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An Impostor Among Us: Shipping my First Game
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An Impostor Among Us: Shipping my First Game
by Kimberly Voll on 12/09/13 02:08:00 pm   Featured Blogs

The following blog post, unless otherwise noted, was written by a member of Gamasutra’s community.
The thoughts and opinions expressed are those of the writer and not Gamasutra or its parent company.

 

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(Reprised by request from my personal blog: zanytomato.tumblr.com)

I’ve been planning a blog entry for some time since shipping my first* game, Sprout Up!, on iOS last month. I anticipated a wealth of feelings would pour out of me, conveniently fashioning themselves into something inspiring, or at least entertaining. Instead I’ve found myself time and time again staring at a blank screen, struggling to write something.

I expected so much more from releasing a game, while at the same time expecting nothing. I worked on the game with a wonderful team made up of two former students: the genesis of the game, design, and the amazing art came from Chris Lee, while the programming never would have been completed if not for the brilliance of Byron Henze. Working with them both was nothing short of terrific. (I straddled both programming and design.)

Being terribly selfish, though, I had aspirations of talking about what it felt like for me. Making games is not new to me. I’ve made countless prototypes, proofs-of-concept, and small games. I’ve made text-adventure games and AI simulators (admittedly often with more AI to them than game). I’ve made small game engines for my students and “research games” for fellow professors. But never have I followed my life-long aspiration of publishing a game.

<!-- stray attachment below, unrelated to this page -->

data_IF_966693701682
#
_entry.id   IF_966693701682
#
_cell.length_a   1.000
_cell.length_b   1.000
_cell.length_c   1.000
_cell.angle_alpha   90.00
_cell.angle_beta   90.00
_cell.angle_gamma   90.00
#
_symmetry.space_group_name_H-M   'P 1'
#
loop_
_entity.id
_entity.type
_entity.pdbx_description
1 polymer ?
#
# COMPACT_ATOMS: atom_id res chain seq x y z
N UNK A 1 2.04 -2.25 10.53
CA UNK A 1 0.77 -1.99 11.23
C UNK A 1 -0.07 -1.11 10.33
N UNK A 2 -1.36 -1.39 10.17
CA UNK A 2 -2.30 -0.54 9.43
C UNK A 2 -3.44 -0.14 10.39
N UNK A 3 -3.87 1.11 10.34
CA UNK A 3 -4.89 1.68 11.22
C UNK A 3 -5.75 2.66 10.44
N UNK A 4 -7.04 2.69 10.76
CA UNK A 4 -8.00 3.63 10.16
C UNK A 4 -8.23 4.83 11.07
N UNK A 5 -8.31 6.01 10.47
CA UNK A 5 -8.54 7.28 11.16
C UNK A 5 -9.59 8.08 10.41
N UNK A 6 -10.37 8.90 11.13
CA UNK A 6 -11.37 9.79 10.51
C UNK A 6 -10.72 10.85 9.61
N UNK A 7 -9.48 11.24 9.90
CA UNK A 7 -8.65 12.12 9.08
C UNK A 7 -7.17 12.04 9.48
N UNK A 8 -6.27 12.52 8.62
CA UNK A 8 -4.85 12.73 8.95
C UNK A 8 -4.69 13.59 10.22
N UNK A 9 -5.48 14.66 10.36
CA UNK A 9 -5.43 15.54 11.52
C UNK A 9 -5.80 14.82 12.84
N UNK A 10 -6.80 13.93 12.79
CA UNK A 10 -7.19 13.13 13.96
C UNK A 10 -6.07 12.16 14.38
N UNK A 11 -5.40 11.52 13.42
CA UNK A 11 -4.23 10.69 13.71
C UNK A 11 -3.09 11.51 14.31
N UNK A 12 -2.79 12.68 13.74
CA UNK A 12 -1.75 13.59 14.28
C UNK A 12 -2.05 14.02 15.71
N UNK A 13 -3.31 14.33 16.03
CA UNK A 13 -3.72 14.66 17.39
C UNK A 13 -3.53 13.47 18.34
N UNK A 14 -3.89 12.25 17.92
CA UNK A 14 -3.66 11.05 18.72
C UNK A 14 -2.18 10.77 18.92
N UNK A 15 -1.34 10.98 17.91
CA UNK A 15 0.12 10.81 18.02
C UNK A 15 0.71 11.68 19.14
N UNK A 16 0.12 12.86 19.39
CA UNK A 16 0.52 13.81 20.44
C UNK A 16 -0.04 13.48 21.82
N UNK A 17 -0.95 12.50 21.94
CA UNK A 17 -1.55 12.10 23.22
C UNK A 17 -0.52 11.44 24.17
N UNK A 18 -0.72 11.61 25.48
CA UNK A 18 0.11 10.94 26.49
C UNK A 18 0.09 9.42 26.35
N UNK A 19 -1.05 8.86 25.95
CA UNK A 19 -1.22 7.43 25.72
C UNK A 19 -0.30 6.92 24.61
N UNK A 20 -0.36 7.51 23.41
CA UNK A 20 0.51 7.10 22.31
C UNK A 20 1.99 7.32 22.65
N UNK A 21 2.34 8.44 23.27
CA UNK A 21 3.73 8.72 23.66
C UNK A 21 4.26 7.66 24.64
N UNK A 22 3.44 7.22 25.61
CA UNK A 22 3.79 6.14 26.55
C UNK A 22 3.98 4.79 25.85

Until now.

I thought I would have lots to say. But moreover I expected to feel something more.

Feel what exactly? Happy? Sad? Valid? Respected? Or simply less of a fraud? And in the eyes of whom?

I’m well familiar with the impostor syndrome and the ugly tendrils of doubt it can insidiously weave into your life. Coupled with my intense respect, admiration, and love for game developers (particularly indies), in my mind there was clearly only one question: Who the hell am I to make games? Answer: no one— certainly not on par with these individuals.

Yet, if so, I sat amidst a contradiction: I teach game development. I consult. I do my best to help people every day bring their games into the world. I try very hard to inspire and encourage folks to follow their dreams. I’ve been making (and playing) games a long time. Surely, in fact, I am somewhat well positioned to ship a game? (The lack of time that often weighs heavily on my efforts aside.)

And so it seemed that the only cure to this impostor syndrome was to start publishing my games and finally give myself permission to be a “true” contributing member of this community.

Easy, right?

Along my life’s path I’ve been told I’m “only an academic”, “only a woman” and other ridiculous instantiations of these claims. As much as they hurt, and as much as I sometimes forget, I know they are not true. There is no “only” in either of those statements.

Furthermore, I could handle the world hating a game that I made (so I told myself).

But what I didn’t think I could handle and therefore my greatest fear: my friends, my students, my community confirming that, in fact, I was an impostor. As a game developer (and as a human) I craved acceptance and a high five, which I was terrified wouldn’t be waiting for me on the other side of publishing.